Half of Leeds adults have had Covid-19 jab, claims senior councillor in Covid battle milestone

More than half of all adults in Leeds have had at least one Covid-19 vaccination, a senior Leeds councillor has announced.

Thursday, 22nd April 2021, 8:40 am
At least half of Leeds' adult population have now had the Covid jab

Leeds Council’s executive member for health Coun Salma Arif told a meeting of fellow councillors that the milestone had just been reached, while work was ongoing to increase the take-up of the vaccine among BAME communities in the city.

Concern had been raised at the start of the vaccine roll-out about reluctance among some communities in the city to take it, and health chiefs say a “long term” approach is needed to increase uptake of vaccinations generally in all parts of Leeds.

Coun Arif told a meeting of the council’s decision-making executive board: “We have vaccinated 50 per cent of our adult population – it’s a significant milestone for our city. It is testament to our city and the testament to every single individual.”

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“We are taking steps to increase uptake of the vaccine in all communities in Leeds. The heart of the planning is the principle that nobody is left behind – the approach is not about the numbers of people vaccinated, it is about ensuring that we’ve reached those most at risk of severe illness.”

She spoke of the drop-in clinics at the Bilal Centre and the Infinity Centre, both in Harehills, claiming the tide was now turning among older members of BAME communities who had been most reluctant to take up vaccinations.

“I was there this morning,” Coun Arif added. “The clinics are seeing numbers increase on a weekly basis. I’ve seen from the very beginning how confidence in these communities has grown and people are walking in and getting the jab.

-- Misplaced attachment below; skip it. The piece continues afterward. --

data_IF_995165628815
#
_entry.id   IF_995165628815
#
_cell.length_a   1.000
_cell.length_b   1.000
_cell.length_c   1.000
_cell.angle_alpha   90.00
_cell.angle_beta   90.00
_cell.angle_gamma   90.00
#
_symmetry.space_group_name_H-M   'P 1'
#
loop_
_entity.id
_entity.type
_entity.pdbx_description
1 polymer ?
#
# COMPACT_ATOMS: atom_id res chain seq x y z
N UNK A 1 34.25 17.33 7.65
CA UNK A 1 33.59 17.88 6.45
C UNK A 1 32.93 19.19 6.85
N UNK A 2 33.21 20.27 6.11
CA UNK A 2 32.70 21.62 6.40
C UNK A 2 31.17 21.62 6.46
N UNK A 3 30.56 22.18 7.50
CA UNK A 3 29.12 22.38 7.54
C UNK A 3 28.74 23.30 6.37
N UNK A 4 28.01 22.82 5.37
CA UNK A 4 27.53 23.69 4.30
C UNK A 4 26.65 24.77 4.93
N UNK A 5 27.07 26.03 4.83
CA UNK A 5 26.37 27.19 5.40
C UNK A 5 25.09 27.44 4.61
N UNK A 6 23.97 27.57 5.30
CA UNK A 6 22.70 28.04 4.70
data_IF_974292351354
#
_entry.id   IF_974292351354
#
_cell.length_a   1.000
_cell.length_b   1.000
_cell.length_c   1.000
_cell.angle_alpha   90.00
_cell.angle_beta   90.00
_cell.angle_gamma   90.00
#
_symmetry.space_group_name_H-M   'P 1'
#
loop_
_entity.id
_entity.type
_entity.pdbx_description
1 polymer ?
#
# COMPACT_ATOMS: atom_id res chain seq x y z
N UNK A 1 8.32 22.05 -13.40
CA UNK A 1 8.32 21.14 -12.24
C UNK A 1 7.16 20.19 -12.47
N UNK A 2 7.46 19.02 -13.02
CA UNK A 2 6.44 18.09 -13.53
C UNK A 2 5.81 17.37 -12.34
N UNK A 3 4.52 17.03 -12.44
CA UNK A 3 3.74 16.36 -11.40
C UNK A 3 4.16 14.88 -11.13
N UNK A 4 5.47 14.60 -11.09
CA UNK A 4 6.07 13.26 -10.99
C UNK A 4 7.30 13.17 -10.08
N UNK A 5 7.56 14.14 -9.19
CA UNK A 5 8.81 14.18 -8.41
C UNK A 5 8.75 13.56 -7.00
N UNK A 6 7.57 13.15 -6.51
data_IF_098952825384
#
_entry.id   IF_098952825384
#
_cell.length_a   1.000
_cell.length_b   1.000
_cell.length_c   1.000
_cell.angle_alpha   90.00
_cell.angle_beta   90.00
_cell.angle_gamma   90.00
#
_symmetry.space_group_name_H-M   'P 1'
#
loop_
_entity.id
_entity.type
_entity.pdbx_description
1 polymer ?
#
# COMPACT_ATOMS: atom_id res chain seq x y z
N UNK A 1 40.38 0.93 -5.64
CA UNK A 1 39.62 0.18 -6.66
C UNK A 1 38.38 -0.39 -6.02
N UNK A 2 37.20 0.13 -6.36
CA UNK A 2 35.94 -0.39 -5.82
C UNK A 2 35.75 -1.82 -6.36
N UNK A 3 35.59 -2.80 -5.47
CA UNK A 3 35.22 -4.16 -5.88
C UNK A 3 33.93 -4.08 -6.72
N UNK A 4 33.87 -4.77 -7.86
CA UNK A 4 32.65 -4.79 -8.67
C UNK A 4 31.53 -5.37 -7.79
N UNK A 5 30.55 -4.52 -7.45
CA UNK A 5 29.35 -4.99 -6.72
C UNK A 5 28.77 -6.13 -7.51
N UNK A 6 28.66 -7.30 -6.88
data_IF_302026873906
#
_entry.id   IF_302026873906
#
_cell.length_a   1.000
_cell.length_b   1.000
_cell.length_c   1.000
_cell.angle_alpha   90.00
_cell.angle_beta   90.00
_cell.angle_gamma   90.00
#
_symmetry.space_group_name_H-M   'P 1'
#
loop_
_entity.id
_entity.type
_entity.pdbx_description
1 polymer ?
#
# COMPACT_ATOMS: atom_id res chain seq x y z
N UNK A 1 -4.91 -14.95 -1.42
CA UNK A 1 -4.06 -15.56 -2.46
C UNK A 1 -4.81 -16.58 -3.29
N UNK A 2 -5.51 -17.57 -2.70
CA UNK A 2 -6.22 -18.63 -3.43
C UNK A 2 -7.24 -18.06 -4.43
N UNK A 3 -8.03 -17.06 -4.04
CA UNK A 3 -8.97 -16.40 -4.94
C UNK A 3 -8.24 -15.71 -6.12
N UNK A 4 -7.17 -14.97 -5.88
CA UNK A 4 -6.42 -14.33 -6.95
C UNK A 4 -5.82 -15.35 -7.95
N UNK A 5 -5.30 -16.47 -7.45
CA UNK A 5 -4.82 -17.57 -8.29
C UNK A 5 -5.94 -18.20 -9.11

“The key element is that it is a trusted community centre at the heart of the community.”

Leader of the Leeds Conservatives group Coun Andrew Carter said: “I welcome the paper – it is very positive. Elderly members of BAME communities who are still taking up the vaccine to a lesser degree to people of the same age in the white community.

“But the younger generations of the BAME communities are beginning to take up the vaccines. What are we doing to promote among family members the need to take up the vaccine?

“If there is scepticism about authority, then to get younger members of different communities who have had the vaccine to persuade older family members to get the vaccine.”

Coun Arif said: “It was something that was recognised. Originally there was hesitancy, but with the provision of local community centres and community leaders encouraging the vaccination, I am anecdotally hearing that there is a shift that is happening.

“There are different reasons why people were originally hesitant, but the numbers are now narrowing down.”

Leeds City Council’s director of public health Victoria Eaton added: “This is something that has been heightened through Covid but has been there for other vaccinations. The issue is not new.

“This will need to be an ongoing long term challenge – this is not going to be a quick fix for the next few months.”